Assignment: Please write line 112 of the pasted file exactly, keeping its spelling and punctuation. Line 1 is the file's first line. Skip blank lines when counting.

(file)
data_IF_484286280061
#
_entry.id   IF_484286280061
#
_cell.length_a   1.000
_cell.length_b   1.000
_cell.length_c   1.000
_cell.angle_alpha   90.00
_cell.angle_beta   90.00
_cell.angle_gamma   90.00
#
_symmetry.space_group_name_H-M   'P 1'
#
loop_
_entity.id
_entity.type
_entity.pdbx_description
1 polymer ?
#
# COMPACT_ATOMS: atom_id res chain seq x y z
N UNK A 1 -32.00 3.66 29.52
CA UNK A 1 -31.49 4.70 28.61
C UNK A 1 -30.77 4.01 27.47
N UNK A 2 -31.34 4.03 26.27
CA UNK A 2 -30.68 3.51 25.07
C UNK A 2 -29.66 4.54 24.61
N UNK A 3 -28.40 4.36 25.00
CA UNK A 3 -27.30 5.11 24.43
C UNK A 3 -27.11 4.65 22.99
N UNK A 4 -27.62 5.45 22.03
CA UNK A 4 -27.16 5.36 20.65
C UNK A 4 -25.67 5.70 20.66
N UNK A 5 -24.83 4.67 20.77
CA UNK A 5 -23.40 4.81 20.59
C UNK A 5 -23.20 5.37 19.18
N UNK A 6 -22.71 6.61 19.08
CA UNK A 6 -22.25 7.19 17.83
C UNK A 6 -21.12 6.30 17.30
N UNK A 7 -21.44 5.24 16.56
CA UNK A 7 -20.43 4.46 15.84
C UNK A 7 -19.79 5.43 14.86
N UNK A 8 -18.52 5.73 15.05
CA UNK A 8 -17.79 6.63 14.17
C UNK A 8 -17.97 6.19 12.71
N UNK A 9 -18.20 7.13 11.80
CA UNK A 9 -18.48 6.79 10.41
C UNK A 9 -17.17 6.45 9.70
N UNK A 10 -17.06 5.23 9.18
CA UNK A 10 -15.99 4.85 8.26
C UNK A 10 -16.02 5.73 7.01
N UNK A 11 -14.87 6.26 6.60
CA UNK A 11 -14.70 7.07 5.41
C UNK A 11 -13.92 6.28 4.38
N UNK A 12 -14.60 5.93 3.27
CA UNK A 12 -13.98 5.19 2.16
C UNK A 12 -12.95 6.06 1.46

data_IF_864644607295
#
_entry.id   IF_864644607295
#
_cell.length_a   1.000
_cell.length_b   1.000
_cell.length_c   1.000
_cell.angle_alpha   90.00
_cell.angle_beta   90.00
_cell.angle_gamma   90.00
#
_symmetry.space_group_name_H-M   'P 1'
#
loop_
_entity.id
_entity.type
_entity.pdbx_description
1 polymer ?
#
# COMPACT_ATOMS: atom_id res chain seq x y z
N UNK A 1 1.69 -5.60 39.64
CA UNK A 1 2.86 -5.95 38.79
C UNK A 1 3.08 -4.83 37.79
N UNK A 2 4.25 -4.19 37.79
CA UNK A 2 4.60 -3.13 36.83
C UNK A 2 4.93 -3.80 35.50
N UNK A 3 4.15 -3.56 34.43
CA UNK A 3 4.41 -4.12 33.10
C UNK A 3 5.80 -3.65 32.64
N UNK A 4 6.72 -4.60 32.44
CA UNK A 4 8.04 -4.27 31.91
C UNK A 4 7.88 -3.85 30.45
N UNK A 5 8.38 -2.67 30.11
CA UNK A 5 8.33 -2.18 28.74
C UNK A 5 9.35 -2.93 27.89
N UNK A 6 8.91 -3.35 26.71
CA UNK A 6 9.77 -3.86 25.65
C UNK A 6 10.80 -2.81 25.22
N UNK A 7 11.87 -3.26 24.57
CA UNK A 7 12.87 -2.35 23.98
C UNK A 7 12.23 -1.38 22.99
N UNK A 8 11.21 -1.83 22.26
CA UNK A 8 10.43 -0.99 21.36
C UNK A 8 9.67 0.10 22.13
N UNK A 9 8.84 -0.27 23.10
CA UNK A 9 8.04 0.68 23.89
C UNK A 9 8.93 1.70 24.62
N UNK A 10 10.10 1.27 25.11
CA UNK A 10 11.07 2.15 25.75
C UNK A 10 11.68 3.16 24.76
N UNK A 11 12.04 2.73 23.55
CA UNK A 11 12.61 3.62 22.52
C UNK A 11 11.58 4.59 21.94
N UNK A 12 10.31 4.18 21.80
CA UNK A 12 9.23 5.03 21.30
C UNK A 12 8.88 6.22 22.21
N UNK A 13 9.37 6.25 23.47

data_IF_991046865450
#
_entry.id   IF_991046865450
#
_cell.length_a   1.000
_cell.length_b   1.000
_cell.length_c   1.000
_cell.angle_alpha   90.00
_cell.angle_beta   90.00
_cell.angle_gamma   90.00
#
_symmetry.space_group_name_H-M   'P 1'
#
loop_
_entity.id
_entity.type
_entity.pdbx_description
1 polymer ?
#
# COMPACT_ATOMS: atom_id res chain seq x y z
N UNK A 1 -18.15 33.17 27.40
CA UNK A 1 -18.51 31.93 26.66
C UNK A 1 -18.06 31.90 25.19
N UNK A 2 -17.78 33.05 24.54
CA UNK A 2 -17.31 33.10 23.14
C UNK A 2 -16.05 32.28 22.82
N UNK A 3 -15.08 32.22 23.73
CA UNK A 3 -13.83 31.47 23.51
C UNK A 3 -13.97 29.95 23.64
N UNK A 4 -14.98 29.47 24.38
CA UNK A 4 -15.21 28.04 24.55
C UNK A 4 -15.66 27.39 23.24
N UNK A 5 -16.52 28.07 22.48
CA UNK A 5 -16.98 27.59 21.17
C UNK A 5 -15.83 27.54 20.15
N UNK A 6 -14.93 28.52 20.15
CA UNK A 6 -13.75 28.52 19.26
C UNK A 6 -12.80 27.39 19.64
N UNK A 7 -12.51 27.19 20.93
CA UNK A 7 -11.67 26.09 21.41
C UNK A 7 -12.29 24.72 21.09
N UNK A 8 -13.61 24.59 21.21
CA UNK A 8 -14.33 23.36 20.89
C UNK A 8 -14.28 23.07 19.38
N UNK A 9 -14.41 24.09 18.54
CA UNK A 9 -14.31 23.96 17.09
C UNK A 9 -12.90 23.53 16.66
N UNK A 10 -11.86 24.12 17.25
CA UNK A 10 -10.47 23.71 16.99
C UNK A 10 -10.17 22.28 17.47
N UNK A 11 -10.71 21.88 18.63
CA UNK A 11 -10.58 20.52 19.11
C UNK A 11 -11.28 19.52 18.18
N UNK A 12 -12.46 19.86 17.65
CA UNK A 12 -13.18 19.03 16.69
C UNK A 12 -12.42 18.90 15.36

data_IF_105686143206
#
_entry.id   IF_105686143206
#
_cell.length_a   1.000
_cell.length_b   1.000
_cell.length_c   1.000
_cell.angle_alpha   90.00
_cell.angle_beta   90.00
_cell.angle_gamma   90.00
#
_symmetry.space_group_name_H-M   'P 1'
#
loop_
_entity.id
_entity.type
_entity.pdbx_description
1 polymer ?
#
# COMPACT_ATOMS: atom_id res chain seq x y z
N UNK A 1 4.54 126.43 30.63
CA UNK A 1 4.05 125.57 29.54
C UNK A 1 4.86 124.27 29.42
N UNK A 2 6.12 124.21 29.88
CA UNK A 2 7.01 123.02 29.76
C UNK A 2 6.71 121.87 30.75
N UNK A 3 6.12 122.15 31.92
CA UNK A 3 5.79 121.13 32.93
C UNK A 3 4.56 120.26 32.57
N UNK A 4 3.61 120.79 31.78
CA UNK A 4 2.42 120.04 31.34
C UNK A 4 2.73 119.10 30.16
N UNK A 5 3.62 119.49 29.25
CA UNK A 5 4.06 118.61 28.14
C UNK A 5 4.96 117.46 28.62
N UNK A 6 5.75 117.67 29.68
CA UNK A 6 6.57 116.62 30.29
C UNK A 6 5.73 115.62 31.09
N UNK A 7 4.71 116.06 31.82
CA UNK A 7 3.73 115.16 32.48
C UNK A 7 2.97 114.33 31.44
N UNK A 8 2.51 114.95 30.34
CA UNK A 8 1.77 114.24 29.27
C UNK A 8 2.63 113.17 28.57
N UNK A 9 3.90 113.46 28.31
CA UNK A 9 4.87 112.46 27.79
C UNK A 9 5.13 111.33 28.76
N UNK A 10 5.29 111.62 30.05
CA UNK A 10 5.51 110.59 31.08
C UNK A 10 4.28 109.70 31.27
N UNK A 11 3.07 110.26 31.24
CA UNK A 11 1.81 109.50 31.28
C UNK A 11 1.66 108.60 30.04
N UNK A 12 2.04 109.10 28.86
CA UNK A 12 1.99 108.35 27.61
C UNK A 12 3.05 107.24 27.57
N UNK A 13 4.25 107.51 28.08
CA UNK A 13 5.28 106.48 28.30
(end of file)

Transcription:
C UNK A 12 8.88 6.22 22.21